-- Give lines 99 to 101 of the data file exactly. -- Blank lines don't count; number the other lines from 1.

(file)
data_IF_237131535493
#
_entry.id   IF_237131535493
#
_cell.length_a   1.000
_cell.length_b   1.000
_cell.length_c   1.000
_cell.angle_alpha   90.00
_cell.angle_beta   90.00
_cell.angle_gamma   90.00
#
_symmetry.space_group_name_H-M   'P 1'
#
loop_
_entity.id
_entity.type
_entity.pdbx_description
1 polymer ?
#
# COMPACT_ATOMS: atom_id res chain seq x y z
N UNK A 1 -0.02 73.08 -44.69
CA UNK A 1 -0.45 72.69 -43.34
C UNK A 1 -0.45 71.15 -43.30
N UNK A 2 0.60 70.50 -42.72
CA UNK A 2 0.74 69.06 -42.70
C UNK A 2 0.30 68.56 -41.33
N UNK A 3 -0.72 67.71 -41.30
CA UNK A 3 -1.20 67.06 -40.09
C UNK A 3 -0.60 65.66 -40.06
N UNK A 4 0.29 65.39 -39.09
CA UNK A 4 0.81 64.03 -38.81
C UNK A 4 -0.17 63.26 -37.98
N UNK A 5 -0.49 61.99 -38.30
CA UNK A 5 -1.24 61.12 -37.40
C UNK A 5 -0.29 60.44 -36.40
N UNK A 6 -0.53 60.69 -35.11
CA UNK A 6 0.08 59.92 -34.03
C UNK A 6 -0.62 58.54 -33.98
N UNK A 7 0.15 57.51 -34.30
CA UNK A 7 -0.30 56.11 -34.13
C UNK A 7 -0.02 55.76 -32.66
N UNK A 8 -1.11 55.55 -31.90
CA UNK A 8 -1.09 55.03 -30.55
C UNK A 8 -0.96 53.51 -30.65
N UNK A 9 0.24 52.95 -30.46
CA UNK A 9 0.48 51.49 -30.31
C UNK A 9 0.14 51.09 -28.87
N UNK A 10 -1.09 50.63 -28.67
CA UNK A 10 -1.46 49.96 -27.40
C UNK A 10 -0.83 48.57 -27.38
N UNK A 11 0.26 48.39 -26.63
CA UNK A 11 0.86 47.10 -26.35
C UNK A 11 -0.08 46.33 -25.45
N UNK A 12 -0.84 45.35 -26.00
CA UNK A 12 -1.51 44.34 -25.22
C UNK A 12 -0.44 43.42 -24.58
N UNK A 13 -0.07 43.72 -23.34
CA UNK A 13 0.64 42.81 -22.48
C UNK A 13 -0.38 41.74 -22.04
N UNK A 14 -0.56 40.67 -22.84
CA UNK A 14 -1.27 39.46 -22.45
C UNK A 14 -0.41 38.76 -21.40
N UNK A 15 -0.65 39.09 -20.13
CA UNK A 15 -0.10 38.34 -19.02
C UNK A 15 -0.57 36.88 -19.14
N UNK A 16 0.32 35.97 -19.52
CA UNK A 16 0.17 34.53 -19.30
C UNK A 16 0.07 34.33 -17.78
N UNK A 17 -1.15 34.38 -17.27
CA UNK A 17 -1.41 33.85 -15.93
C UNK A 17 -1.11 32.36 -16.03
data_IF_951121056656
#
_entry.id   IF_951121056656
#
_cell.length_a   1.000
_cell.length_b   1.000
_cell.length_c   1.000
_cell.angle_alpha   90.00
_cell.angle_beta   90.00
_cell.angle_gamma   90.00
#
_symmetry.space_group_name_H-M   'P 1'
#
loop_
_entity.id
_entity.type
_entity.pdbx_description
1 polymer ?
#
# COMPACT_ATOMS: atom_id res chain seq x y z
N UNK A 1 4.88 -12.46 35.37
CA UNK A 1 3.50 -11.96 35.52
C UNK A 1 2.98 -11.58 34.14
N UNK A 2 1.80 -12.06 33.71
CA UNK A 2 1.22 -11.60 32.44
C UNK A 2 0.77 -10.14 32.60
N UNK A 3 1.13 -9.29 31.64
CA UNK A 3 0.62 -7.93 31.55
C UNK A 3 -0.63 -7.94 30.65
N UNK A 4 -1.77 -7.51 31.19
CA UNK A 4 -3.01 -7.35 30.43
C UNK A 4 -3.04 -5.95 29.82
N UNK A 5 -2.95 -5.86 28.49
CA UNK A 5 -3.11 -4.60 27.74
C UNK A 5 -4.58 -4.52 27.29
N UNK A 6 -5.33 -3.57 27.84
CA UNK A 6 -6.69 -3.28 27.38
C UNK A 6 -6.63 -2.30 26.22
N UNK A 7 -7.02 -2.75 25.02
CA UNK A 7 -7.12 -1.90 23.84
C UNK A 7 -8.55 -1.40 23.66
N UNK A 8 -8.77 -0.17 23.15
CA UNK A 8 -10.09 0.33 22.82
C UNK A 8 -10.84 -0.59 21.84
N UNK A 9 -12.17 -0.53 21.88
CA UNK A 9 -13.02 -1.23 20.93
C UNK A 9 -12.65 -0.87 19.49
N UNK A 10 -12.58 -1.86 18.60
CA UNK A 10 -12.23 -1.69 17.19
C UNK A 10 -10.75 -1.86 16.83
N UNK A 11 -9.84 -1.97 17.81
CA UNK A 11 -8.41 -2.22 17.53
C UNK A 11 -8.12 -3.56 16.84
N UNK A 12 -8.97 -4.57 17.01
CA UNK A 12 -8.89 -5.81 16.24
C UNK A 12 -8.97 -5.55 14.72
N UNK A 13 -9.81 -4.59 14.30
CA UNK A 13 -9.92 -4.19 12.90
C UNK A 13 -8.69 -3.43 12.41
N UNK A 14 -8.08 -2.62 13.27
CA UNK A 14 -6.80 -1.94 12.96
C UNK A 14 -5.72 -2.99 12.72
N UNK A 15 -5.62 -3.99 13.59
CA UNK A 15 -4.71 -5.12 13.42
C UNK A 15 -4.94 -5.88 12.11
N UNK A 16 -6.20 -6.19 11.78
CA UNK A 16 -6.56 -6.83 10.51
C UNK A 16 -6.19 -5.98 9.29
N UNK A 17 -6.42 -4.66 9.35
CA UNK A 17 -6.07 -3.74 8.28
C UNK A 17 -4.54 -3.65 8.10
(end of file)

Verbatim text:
CA UNK A 3 0.62 -7.93 31.55
C UNK A 3 -0.63 -7.94 30.65
N UNK A 4 -1.77 -7.51 31.19